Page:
Discussion of news topics with a point of view, including narratives by individuals regarding their own experiences

A good friend of mine recently told me that after many years of deliberating, she and her husband had finally decided — at 39 — not to have children. She went on to explain that it wasn’t worth the changes they’d have to make to their lives — where they lived, what they did for work, what felt possible. My reaction was simple, immediate and excited: “Congratulations,” I told her.

Of course whether this couple has children makes no difference to my life, but as a 38-year-old single woman, I know the weight of this choice. I’ve grappled with it myself for many years and am still wading through the murky, exhausting in-between. I can only imagine the freedom that comes once the choice is finally made, one way or the other.

“Wow,” my friend replied. “No one has ever responded that way.” Then there was a pause. “Thank you,” she said.

Having a child is one of the most celebrated milestones in our culture (with marriage trailing closely behind). I’m not diminishing the significance of bringing another human life into the world, but there’s so much that is worthy of celebration and the milestones we choose to celebrate signal the paths we value.

I’ve been asking myself nearly every day for the past five years if I want children and it still feels impossible to know. Because the question, despite the absurd nonchalance with which it’s often asked, is so rarely a binary “yes” or “no” but a constant weighing of trade-offs. This complexity only started to sink in for me in my mid-30s, when the question shifted from a hypothetical thought exercise to an immediate consideration of which actions had to be taken and which sacrifices would need to be made. In the hazy “before” of my 20s and early 30s, I simply assumed I’d have kids because there was no tangible cost to thinking this way.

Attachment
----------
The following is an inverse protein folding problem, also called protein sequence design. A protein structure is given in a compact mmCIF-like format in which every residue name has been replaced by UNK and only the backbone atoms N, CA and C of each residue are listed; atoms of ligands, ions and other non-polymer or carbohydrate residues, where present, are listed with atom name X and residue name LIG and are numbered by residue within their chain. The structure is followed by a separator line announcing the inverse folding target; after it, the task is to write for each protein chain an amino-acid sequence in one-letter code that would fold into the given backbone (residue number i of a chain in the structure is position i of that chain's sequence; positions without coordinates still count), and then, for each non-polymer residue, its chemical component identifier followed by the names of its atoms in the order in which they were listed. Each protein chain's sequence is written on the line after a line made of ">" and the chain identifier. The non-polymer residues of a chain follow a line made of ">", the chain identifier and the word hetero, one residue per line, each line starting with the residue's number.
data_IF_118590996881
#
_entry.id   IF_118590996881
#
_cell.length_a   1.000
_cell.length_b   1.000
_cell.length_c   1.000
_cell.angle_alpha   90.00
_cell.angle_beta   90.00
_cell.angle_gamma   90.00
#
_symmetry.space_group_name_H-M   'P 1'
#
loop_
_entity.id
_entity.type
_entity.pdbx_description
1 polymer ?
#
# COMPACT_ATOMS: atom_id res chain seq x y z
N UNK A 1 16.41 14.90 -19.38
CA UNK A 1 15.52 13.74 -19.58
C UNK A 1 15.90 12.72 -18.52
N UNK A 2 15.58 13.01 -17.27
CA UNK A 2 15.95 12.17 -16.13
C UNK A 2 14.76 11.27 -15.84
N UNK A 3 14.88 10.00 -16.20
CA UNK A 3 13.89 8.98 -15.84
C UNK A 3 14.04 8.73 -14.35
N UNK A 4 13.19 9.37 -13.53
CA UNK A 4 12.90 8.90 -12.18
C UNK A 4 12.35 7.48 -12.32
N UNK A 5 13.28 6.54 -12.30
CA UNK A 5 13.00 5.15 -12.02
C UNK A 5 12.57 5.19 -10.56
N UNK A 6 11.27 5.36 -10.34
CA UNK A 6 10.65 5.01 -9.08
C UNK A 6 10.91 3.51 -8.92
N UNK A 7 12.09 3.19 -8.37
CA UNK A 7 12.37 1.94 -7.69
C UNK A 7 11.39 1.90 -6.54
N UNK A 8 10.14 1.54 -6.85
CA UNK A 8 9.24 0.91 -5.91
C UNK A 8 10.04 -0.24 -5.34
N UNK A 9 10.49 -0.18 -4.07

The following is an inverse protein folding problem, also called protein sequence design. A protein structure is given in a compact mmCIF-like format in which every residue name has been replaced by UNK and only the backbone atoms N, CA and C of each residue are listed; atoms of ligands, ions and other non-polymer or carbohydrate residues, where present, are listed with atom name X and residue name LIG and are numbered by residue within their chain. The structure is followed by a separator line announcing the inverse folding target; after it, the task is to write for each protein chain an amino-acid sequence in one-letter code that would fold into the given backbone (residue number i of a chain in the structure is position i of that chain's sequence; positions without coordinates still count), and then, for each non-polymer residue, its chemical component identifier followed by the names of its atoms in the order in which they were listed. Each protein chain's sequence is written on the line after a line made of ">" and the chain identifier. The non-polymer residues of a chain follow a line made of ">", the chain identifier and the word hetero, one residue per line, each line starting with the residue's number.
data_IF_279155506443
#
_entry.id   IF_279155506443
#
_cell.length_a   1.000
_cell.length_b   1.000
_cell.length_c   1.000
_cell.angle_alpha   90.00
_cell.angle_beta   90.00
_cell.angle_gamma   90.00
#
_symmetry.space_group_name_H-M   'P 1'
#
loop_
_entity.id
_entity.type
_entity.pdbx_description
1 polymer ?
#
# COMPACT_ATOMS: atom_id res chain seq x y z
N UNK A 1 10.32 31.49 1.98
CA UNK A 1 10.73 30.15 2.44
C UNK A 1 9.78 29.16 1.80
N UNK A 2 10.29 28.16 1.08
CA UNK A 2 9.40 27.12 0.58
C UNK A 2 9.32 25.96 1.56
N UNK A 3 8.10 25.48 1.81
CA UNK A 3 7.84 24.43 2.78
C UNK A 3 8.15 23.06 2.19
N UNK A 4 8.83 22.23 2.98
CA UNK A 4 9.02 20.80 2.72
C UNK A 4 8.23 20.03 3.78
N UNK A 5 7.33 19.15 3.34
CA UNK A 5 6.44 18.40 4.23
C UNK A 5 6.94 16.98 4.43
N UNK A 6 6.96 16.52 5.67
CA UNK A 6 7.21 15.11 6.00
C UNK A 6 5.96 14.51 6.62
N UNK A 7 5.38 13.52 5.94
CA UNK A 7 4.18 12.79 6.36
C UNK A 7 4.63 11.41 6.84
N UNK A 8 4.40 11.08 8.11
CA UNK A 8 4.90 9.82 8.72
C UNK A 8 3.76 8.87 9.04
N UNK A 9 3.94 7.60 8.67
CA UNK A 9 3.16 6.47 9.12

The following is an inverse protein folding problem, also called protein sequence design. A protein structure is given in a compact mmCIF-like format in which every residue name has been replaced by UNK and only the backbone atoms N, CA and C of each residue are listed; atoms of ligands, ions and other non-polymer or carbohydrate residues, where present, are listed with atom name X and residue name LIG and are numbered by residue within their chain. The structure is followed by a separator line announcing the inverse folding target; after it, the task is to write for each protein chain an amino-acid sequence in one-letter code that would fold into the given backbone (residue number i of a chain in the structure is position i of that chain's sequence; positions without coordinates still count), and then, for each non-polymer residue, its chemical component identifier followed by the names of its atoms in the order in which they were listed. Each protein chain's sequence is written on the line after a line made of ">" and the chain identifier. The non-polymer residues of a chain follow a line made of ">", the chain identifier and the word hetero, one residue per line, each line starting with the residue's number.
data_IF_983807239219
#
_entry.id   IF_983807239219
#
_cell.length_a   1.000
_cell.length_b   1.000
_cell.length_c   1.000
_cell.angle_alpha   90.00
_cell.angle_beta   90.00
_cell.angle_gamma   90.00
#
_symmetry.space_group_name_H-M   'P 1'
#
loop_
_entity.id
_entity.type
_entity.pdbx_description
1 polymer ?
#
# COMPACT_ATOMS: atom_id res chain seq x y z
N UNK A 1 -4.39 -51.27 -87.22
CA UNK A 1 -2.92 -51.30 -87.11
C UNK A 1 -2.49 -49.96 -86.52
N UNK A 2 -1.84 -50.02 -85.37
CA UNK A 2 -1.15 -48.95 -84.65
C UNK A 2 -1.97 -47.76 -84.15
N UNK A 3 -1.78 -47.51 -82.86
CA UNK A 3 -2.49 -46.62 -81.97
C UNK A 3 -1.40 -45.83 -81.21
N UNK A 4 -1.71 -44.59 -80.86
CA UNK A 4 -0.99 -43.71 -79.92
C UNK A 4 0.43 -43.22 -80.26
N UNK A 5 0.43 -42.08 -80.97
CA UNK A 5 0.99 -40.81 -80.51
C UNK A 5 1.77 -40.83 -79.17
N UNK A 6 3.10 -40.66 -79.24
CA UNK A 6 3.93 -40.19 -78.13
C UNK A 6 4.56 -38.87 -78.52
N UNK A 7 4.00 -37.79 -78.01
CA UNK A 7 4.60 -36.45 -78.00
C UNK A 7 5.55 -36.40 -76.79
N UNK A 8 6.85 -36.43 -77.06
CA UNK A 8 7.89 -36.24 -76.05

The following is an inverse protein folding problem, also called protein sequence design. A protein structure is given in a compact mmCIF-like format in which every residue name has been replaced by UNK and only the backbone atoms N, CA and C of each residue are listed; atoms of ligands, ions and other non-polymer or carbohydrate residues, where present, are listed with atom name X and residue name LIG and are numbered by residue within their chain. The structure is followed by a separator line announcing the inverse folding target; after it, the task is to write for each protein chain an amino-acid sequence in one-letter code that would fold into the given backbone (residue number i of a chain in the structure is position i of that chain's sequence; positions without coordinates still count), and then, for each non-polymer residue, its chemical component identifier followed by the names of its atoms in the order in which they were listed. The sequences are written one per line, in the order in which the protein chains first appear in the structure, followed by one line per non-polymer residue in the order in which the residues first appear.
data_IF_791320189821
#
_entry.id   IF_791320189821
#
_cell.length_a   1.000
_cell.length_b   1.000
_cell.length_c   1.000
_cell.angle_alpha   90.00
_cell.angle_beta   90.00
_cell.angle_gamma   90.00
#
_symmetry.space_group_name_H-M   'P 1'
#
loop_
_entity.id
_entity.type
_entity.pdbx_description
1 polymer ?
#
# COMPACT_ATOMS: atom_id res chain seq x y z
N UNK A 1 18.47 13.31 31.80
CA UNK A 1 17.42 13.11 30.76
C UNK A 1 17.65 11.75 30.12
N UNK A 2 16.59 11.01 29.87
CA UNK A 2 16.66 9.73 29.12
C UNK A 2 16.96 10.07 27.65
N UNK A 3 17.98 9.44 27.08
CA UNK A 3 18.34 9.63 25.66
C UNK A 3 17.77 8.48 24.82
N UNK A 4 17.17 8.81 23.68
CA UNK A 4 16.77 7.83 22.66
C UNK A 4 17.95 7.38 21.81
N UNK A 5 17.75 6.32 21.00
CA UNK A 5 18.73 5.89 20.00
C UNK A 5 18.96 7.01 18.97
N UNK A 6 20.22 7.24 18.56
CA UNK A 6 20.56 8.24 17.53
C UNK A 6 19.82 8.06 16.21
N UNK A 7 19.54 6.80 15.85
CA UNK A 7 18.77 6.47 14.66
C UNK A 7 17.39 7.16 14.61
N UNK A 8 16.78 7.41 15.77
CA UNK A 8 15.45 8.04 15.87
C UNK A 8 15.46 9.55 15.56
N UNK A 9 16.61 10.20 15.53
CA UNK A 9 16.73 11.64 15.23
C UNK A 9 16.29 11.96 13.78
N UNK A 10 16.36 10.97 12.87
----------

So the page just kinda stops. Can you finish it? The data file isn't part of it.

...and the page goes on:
But soon 31 turned into 33 which turned into 35 which turned into now. And the realities of the decision had to be considered. Was I ready to go back to a full-time corporate job and put my writing career on hold to cover expenses? Was I willing to spend every night enduring — more often than not — grueling online dates since I don’t have the desire, let alone the means, to raise a child on my own? Would I have to settle for a partnership of practicality given the timeline? Does my desire for kids outweigh my desire for flexibility and free time that I’ve worked so hard to secure?

The reality is, I would want kids if I had a loving and supportive partner or a ton of money. But I can’t deny that for now, my answer to all the above questions is no.

Most of my friends have now had their first child and many are onto their second. I’m not just happy but eager to celebrate them. And yet, for a long time, I couldn’t help but feel that my parent-friends were progressing along in the “right” way, the way worthy of celebration, while I was invariably doing something wrong, or at least not worthy of celebration.